The fear to move in a crowded environment. Poor spatial memory related to agoraphobic disorder

Micaela Maria Zucchelli, Laura Piccardi, Raffaella Nori

Research output: Contribution to journalArticlepeer-review

Abstract

Individuals with agoraphobia exhibit impaired exploratory activity when navigating unfamiliar environments. However, no studies have investigated the contribution of visuospatial working memory (VSWM) in these individuals’ ability to acquire and process spatial information while considering the use of egocentric and allocentric coordinates or environments with or without people. A total of 106 individuals (53 with agoraphobia and 53 controls) navigated in a virtual square to acquire spatial information that included the recognition of landmarks and the relationship between landmarks and themselves (egocentric coordinates) and independent of themselves (allocentric coordinates). Half of the participants in both groups navigated in a square without people, and half navigated in a crowded square. They completed a VSWM test in addition to tasks measuring landmark recognition and egocentric and allocentric judgements concerning the explored square. The results showed that individuals with agoraphobia had reduced working memory only when active processing of spatial elements was required, suggesting that they exhibit spatial difficulties particularly in complex spatial tasks requiring them to process information simultaneously. Specifically, VSWM deficits mediated the relationship between agoraphobia and performance in the allocentric judgements. The results are discussed considering the theoretical background of agoraphobia in order to provide useful elements for the early diagnosis of this disorder.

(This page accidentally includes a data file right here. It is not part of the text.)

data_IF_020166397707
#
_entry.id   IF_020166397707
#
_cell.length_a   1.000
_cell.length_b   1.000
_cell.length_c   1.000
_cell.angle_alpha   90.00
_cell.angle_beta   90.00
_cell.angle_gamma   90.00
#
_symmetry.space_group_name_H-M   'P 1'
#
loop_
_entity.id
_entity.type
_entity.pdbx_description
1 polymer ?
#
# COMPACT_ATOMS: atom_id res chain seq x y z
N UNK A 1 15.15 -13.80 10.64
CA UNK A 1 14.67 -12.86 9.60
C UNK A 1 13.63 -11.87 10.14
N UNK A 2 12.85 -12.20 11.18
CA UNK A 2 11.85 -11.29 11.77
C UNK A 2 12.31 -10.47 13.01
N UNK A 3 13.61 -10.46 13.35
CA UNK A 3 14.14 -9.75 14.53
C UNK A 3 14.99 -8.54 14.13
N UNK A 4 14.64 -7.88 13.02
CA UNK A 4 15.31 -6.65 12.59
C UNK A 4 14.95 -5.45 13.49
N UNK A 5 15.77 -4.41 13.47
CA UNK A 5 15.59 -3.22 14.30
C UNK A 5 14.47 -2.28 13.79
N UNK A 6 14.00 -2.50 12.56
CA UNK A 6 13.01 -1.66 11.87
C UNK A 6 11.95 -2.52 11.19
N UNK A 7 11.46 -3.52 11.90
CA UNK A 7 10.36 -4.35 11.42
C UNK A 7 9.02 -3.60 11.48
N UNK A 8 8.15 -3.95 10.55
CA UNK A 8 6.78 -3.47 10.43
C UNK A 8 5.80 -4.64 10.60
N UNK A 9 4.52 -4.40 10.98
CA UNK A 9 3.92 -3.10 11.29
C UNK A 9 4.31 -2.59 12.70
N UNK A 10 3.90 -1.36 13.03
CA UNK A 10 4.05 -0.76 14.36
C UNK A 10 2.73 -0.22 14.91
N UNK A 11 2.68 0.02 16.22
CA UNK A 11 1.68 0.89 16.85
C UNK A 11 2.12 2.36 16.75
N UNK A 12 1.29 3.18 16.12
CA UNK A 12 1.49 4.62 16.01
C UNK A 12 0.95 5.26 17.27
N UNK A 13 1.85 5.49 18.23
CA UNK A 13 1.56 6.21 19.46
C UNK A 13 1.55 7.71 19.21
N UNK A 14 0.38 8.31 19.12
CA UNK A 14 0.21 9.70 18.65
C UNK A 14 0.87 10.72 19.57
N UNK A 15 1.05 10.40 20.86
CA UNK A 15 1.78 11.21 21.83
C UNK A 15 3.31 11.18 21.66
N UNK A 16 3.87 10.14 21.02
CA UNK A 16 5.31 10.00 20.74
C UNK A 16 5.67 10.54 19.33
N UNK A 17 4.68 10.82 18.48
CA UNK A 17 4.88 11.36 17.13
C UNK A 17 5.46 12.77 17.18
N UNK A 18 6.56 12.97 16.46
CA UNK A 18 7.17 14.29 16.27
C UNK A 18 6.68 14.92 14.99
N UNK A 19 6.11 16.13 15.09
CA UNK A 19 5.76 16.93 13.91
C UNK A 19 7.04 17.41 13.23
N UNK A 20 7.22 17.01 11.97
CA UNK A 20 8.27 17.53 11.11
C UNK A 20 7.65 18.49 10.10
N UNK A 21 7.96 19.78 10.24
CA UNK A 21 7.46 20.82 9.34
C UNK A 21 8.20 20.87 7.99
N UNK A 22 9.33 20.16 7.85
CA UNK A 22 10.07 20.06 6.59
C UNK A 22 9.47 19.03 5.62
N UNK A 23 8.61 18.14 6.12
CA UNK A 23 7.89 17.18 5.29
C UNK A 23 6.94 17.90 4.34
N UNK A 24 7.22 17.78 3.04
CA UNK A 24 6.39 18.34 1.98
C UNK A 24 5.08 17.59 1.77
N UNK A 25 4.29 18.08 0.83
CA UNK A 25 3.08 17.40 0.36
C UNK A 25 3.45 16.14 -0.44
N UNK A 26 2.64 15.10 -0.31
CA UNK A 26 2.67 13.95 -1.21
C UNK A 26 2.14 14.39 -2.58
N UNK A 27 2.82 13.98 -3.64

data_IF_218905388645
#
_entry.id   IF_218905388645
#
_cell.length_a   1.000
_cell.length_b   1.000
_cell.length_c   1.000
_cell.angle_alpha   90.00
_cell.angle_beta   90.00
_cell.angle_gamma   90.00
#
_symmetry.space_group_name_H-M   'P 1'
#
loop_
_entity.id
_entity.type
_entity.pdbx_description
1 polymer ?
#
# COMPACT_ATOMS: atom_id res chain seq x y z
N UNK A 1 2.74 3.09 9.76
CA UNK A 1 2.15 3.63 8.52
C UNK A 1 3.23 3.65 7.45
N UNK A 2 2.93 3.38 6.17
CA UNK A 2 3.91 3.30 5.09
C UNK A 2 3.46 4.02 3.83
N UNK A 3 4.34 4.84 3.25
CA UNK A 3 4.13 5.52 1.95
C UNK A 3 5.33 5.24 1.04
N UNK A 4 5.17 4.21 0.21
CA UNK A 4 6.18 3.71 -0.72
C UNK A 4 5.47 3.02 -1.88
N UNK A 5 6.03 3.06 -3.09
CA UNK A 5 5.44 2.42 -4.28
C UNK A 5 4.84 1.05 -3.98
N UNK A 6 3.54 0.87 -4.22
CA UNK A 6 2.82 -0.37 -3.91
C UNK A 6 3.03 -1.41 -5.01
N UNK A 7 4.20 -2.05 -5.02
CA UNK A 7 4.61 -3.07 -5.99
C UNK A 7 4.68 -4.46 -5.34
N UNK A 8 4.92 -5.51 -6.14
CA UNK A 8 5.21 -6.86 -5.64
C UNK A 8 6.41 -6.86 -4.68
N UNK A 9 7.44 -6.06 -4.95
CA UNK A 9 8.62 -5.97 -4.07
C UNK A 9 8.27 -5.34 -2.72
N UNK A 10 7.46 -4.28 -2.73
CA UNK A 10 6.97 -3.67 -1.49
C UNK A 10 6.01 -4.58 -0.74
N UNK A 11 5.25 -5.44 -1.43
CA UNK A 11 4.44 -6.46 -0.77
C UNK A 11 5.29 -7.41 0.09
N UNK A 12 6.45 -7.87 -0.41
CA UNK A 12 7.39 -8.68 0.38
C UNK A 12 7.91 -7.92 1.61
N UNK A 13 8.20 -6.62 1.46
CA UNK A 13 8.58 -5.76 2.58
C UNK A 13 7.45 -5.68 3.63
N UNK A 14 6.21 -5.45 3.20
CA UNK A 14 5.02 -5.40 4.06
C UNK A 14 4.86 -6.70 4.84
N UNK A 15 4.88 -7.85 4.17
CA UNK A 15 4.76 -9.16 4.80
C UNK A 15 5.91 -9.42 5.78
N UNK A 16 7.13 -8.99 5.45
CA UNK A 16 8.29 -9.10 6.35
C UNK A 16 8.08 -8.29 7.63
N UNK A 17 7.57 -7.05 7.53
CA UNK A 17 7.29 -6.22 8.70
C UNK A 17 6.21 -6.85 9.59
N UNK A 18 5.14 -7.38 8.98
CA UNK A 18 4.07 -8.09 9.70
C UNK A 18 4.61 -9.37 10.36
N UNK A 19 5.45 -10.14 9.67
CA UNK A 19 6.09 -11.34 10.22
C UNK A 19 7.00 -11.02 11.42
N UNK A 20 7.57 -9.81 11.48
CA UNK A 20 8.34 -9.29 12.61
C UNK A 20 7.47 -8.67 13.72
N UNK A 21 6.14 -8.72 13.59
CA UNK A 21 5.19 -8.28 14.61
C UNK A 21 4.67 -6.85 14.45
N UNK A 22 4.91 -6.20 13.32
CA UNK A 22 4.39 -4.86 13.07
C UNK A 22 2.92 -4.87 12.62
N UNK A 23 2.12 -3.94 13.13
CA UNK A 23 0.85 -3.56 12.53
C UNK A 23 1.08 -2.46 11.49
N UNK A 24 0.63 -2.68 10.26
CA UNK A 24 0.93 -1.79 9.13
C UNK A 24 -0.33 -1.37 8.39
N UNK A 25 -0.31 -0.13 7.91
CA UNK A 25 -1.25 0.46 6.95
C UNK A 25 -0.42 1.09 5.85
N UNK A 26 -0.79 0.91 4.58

Original languageEnglish
Article number796
JournalBrain Sciences
Volume11
Issue number6
DOIs
Publication statusPublished - Jun 2021

Keywords

  • Agoraphobia
  • Crowded environment
  • Early diagnosis
  • Virtual environment
  • Visuo-spatial working memory

ASJC Scopus subject areas

  • Neuroscience(all)

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